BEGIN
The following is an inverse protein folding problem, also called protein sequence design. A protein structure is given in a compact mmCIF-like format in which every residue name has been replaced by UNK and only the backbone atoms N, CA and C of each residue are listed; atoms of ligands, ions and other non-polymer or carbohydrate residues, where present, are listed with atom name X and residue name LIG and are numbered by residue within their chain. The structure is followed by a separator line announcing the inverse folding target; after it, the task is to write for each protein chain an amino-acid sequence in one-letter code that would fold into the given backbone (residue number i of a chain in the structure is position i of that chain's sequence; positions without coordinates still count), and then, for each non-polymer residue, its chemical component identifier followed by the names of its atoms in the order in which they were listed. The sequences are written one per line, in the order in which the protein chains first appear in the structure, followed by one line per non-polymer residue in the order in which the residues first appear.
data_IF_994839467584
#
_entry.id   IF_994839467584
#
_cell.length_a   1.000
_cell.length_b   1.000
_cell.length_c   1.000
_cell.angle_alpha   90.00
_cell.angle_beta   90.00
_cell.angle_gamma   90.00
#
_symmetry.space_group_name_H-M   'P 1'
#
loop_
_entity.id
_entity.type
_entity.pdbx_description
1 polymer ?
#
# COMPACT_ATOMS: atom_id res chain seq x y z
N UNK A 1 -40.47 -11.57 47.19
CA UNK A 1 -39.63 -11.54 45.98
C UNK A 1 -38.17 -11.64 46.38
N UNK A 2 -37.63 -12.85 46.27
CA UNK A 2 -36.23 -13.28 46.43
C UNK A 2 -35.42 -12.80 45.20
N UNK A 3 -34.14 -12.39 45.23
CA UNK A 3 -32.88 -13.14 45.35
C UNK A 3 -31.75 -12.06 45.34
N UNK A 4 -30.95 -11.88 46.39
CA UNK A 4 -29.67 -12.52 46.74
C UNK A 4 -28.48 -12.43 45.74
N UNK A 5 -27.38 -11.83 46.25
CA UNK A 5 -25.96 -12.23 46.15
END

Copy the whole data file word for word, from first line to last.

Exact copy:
The following is an inverse protein folding problem, also called protein sequence design. A protein structure is given in a compact mmCIF-like format in which every residue name has been replaced by UNK and only the backbone atoms N, CA and C of each residue are listed; atoms of ligands, ions and other non-polymer or carbohydrate residues, where present, are listed with atom name X and residue name LIG and are numbered by residue within their chain. The structure is followed by a separator line announcing the inverse folding target; after it, the task is to write for each protein chain an amino-acid sequence in one-letter code that would fold into the given backbone (residue number i of a chain in the structure is position i of that chain's sequence; positions without coordinates still count), and then, for each non-polymer residue, its chemical component identifier followed by the names of its atoms in the order in which they were listed. The sequences are written one per line, in the order in which the protein chains first appear in the structure, followed by one line per non-polymer residue in the order in which the residues first appear.
data_IF_994839467584
#
_entry.id   IF_994839467584
#
_cell.length_a   1.000
_cell.length_b   1.000
_cell.length_c   1.000
_cell.angle_alpha   90.00
_cell.angle_beta   90.00
_cell.angle_gamma   90.00
#
_symmetry.space_group_name_H-M   'P 1'
#
loop_
_entity.id
_entity.type
_entity.pdbx_description
1 polymer ?
#
# COMPACT_ATOMS: atom_id res chain seq x y z
N UNK A 1 -40.47 -11.57 47.19
CA UNK A 1 -39.63 -11.54 45.98
C UNK A 1 -38.17 -11.64 46.38
N UNK A 2 -37.63 -12.85 46.27
CA UNK A 2 -36.23 -13.28 46.43
C UNK A 2 -35.42 -12.80 45.20
N UNK A 3 -34.14 -12.39 45.23
CA UNK A 3 -32.88 -13.14 45.35
C UNK A 3 -31.75 -12.06 45.34
N UNK A 4 -30.95 -11.88 46.39
CA UNK A 4 -29.67 -12.52 46.74
C UNK A 4 -28.48 -12.43 45.74
N UNK A 5 -27.38 -11.83 46.25
CA UNK A 5 -25.96 -12.23 46.15